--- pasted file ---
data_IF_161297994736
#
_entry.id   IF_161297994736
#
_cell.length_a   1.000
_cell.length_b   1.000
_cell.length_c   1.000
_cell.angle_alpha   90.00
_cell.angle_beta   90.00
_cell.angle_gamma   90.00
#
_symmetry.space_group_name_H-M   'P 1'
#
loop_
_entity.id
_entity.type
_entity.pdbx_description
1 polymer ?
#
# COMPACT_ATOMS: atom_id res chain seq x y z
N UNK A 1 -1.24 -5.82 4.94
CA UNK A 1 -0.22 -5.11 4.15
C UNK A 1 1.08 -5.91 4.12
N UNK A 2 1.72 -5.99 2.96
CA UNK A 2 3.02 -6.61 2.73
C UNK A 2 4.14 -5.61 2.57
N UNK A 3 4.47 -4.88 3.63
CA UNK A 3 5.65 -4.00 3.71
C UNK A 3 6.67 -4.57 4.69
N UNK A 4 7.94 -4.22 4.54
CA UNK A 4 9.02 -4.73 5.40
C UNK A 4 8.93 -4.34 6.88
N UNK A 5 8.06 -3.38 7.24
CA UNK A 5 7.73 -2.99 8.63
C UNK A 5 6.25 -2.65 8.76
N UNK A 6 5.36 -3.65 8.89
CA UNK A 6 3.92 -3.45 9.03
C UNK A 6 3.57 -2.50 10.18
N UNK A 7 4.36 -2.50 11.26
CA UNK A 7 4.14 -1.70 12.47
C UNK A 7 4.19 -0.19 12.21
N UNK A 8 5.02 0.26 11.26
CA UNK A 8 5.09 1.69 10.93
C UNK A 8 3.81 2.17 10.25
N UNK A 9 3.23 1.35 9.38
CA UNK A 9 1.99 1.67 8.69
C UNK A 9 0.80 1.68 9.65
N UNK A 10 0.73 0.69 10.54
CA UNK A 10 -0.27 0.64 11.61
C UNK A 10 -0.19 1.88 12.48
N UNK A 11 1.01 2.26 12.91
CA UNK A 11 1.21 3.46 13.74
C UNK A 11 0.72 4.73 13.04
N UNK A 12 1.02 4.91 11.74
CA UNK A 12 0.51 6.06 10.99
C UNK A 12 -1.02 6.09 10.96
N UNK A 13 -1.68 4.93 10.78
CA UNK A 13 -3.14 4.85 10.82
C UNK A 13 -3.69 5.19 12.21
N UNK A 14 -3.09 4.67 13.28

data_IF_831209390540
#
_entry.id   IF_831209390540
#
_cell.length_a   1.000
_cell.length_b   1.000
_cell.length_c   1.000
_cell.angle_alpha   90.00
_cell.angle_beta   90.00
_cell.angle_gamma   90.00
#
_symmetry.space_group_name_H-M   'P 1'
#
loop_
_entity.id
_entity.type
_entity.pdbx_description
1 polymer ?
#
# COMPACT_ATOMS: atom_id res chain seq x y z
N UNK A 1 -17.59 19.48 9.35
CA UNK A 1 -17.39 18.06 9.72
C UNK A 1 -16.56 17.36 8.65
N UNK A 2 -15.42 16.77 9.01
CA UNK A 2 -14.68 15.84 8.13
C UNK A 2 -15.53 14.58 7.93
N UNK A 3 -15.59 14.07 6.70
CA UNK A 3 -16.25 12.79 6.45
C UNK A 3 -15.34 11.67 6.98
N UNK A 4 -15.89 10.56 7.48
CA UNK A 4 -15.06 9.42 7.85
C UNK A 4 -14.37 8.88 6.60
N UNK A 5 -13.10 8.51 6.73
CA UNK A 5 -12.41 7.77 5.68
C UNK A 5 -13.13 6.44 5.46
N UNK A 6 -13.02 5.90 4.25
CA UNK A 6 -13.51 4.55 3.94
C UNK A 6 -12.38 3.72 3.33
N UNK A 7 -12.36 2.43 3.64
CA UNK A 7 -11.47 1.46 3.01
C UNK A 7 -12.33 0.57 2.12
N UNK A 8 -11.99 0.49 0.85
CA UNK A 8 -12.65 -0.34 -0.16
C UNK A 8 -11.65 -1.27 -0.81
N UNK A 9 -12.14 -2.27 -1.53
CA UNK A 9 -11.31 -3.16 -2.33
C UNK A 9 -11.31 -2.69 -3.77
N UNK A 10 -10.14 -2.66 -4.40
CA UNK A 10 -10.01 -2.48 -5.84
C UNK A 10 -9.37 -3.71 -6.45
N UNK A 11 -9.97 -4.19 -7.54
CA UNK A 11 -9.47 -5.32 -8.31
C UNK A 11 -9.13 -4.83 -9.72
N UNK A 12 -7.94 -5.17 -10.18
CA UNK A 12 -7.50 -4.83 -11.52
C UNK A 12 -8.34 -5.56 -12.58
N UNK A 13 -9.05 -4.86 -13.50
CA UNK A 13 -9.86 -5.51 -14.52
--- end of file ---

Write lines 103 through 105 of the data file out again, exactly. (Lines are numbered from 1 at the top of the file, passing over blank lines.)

CA UNK A 8 -12.65 -0.34 -0.16
C UNK A 8 -11.65 -1.27 -0.81
N UNK A 9 -12.14 -2.27 -1.53